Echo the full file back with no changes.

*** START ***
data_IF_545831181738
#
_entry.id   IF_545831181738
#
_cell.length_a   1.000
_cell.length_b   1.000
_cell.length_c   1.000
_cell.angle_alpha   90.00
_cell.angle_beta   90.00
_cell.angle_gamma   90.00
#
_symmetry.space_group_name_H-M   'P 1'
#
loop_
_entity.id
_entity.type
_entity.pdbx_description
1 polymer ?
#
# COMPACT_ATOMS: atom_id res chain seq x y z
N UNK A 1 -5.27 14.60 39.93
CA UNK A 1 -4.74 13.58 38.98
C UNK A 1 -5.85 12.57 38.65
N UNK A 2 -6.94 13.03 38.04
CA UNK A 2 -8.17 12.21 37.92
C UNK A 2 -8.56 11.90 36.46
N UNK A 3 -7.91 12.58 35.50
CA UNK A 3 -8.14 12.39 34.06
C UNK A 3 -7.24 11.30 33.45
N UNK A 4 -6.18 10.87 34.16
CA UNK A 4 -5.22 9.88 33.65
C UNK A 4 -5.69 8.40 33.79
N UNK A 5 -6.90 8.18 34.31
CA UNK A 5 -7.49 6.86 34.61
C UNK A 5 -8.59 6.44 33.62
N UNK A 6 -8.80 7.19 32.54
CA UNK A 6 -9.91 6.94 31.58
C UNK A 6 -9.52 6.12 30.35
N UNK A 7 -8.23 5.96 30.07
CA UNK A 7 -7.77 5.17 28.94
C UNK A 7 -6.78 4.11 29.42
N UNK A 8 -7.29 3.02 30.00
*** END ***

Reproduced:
data_IF_545831181738
#
_entry.id   IF_545831181738
#
_cell.length_a   1.000
_cell.length_b   1.000
_cell.length_c   1.000
_cell.angle_alpha   90.00
_cell.angle_beta   90.00
_cell.angle_gamma   90.00
#
_symmetry.space_group_name_H-M   'P 1'
#
loop_
_entity.id
_entity.type
_entity.pdbx_description
1 polymer ?
#
# COMPACT_ATOMS: atom_id res chain seq x y z
N UNK A 1 -5.27 14.60 39.93
CA UNK A 1 -4.74 13.58 38.98
C UNK A 1 -5.85 12.57 38.65
N UNK A 2 -6.94 13.03 38.04
CA UNK A 2 -8.17 12.21 37.92
C UNK A 2 -8.56 11.90 36.46
N UNK A 3 -7.91 12.58 35.50
CA UNK A 3 -8.14 12.39 34.06
C UNK A 3 -7.24 11.30 33.45
N UNK A 4 -6.18 10.87 34.16
CA UNK A 4 -5.22 9.88 33.65
C UNK A 4 -5.69 8.40 33.79
N UNK A 5 -6.90 8.18 34.31
CA UNK A 5 -7.49 6.86 34.61
C UNK A 5 -8.59 6.44 33.62
N UNK A 6 -8.80 7.19 32.54
CA UNK A 6 -9.91 6.94 31.58
C UNK A 6 -9.52 6.12 30.35
N UNK A 7 -8.23 5.96 30.07
CA UNK A 7 -7.77 5.17 28.94
C UNK A 7 -6.78 4.11 29.42
N UNK A 8 -7.29 3.02 30.00